HIGHER Education minister Amon Murwira has urged local tertiary institutions like Zimbabwe College of Music (ZCM) to develop skills that will anchor the country’s music industry on the global market.
BY WINSTONE ANTONIO
Murwira made the remarks while speaking during the 12th edition of the Africa University-ZCM graduation ceremony on Friday in Harare where 20 students were conferred with Ethnomusicology (nine) and Jazz (11) degrees respectively.
He said the college of music’s curriculum should be based on Zimbabwe’s heritage.
“Heritage refers to our natural resources, our people and our values. Thus, heritage-based education 5.0 presents to us an opportunity for fundamental change, a way to see the world anew in the way our Higher Tertiary Education (HTE) is conducted for the sake of making true the modernisation and industrialisation of Zimbabwe,” he said.
“In basing our college of music on heritage, for example, mbira instrument and mbira music are a key part of heritage. The question then is, do we have a complete diploma or certificate on mbira? Do we have a mbira institute in Zimbabwe? This takes us to the opportunities that are brought by the application of heritage-based education 5.0 in the deliberate development of the music value chain in Zimbabwe.”
Murwira said he expected the college to design science and engineering courses that support music and its value chain.
“Music value chain covers the design, science, engineering, production and humanities continuum. In other words, we also expect the college to have production and design studios and workshops. We expect this college to become big and sophisticated, you can do it,” he said.
“According to the International Federation of the Phonographic Industry, the global music recording industry grew to US$20 billion in 2019 while streaming formats (including video and audio), generated US$11,4 billion in the same year.”
Murwira said the country’s HTE system should have purpose and benefits to humanity.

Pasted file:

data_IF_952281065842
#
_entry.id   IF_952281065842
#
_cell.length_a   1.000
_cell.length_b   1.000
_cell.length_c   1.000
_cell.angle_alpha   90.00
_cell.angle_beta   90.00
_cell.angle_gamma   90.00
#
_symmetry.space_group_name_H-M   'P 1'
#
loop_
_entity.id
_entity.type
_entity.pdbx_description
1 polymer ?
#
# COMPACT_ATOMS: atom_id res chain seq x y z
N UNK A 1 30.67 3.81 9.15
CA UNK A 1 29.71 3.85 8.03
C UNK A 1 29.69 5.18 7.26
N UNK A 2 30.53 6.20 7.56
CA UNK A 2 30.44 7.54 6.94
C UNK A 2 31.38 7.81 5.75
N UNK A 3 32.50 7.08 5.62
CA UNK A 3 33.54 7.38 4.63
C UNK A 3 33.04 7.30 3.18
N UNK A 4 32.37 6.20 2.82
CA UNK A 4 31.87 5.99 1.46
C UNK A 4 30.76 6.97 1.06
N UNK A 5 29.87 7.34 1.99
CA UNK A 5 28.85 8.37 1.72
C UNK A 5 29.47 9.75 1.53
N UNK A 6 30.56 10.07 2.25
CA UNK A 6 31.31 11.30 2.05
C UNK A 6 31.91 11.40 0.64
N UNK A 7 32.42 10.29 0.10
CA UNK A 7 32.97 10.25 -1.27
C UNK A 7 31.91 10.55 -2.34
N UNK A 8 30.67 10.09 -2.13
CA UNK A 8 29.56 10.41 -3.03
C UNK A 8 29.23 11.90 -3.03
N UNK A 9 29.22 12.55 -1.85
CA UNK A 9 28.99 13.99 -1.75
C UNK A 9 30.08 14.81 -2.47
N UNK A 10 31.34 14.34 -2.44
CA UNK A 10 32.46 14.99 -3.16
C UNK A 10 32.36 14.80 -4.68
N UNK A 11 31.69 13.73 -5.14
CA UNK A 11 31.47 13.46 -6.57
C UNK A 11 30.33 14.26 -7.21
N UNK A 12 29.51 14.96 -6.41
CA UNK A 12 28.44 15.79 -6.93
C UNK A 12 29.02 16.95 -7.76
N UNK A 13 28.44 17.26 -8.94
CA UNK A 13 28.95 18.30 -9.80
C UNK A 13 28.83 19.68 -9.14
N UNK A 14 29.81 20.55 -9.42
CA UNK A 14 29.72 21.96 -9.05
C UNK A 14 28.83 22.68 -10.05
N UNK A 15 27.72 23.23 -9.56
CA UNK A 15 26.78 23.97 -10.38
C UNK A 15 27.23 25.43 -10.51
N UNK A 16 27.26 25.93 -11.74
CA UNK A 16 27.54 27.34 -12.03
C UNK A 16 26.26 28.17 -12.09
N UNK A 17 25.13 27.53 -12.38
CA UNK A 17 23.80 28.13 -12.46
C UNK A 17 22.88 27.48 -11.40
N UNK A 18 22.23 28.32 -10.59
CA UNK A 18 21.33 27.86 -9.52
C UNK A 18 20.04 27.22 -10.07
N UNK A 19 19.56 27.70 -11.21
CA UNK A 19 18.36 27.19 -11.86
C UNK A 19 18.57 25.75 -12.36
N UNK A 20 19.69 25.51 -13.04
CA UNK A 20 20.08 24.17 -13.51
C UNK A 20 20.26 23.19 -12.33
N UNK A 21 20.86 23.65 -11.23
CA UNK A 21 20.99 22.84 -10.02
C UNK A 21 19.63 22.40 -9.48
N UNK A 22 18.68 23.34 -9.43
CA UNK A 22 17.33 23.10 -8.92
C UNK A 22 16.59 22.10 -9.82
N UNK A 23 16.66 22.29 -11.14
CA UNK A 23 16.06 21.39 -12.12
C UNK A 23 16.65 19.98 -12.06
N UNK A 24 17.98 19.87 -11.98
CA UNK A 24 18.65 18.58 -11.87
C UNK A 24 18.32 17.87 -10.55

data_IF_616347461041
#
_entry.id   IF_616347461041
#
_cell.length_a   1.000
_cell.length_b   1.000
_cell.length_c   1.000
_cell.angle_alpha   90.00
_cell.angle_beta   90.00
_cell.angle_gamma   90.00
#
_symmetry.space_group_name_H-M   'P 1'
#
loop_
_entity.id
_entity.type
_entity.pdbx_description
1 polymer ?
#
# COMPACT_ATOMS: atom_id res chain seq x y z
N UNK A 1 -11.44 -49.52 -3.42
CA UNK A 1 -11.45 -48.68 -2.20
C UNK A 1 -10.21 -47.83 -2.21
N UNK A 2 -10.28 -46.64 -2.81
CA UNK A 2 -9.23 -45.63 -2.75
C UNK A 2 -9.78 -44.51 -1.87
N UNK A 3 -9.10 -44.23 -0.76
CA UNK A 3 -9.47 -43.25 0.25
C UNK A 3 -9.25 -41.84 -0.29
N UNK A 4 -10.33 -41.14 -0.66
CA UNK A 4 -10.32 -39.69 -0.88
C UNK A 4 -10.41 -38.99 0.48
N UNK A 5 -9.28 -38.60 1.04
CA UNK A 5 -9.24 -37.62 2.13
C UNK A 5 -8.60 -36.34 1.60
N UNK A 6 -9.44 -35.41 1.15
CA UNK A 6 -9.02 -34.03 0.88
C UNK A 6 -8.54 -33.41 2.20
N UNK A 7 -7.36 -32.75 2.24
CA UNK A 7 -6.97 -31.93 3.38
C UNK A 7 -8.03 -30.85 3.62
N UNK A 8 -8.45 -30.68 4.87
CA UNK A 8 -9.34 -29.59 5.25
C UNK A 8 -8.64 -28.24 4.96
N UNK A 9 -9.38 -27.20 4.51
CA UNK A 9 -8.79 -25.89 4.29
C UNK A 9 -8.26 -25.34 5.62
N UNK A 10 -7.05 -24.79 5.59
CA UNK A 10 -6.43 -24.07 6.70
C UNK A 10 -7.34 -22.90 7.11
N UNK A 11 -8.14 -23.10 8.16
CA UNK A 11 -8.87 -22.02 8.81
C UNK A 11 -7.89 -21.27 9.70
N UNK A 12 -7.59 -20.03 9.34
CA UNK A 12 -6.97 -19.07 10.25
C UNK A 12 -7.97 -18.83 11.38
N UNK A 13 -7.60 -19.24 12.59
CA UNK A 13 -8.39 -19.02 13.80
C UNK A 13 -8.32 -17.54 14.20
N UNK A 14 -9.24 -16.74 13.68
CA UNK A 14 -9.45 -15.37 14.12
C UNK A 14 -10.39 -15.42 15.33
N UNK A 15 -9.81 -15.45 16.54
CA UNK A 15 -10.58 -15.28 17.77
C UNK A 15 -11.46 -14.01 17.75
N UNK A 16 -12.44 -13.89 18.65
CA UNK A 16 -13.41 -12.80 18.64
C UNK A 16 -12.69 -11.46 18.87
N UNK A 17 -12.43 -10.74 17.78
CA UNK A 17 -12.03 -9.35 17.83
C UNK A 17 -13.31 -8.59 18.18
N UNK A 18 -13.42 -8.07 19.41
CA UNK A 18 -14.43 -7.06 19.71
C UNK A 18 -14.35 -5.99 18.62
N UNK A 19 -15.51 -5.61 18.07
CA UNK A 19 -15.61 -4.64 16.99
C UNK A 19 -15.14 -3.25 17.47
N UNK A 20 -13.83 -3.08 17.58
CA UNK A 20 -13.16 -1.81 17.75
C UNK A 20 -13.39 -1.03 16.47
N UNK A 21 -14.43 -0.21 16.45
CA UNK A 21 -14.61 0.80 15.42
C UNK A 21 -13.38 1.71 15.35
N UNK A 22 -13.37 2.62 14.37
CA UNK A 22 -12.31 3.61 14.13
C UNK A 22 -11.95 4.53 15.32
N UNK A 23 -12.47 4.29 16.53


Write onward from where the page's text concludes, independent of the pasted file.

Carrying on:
“The existence of any Higher and Tertiary Education Institution (HTEI) should, therefore, be premised on the purpose and benefits it provides. The existence of a HTEI must be premised on the goods and services that it provides, it must be based on the industry that it provides,” he said.
In her address, Zimbabwe College of Music executive director Rachael Chigwanda said the year has been unpredictable and unprecedented due to the outbreak of the global COVID-19 pandemic.
“I am very grateful that everyone persevered against all odds until the successful completion of the degrees which in the last stages were conducted online. This was a bold decision for the graduates’ accomplishment of the degrees under uniquely unfavourable conditions,” she said.
“Today 10% of the graduates are female, we always take time to celebrate women in music and their valour to weather the continued marginalisation in the industry. We are grateful that these ambassadors have opened the floodgates of possibilities as we have witnessed an influx of female students enrolling this year.
The ZCM is one of the country’s leading formal music training institutions. It was established in 1948 by a dedicated musician and teacher, Eileen Reynolds.
The institution offers a wide range of courses in collaboration with Africa University, including the National Certificate of Music and Bachelor of Music degrees. The teaching philosophy at the institution is multi-cultural, as the programmes embrace Western classical, Zimbabwean traditional and jazz curricula.
ZCM has produced graduates including Clive “Mono” Mukundu, Charles Charamba and Hope Masike among others.
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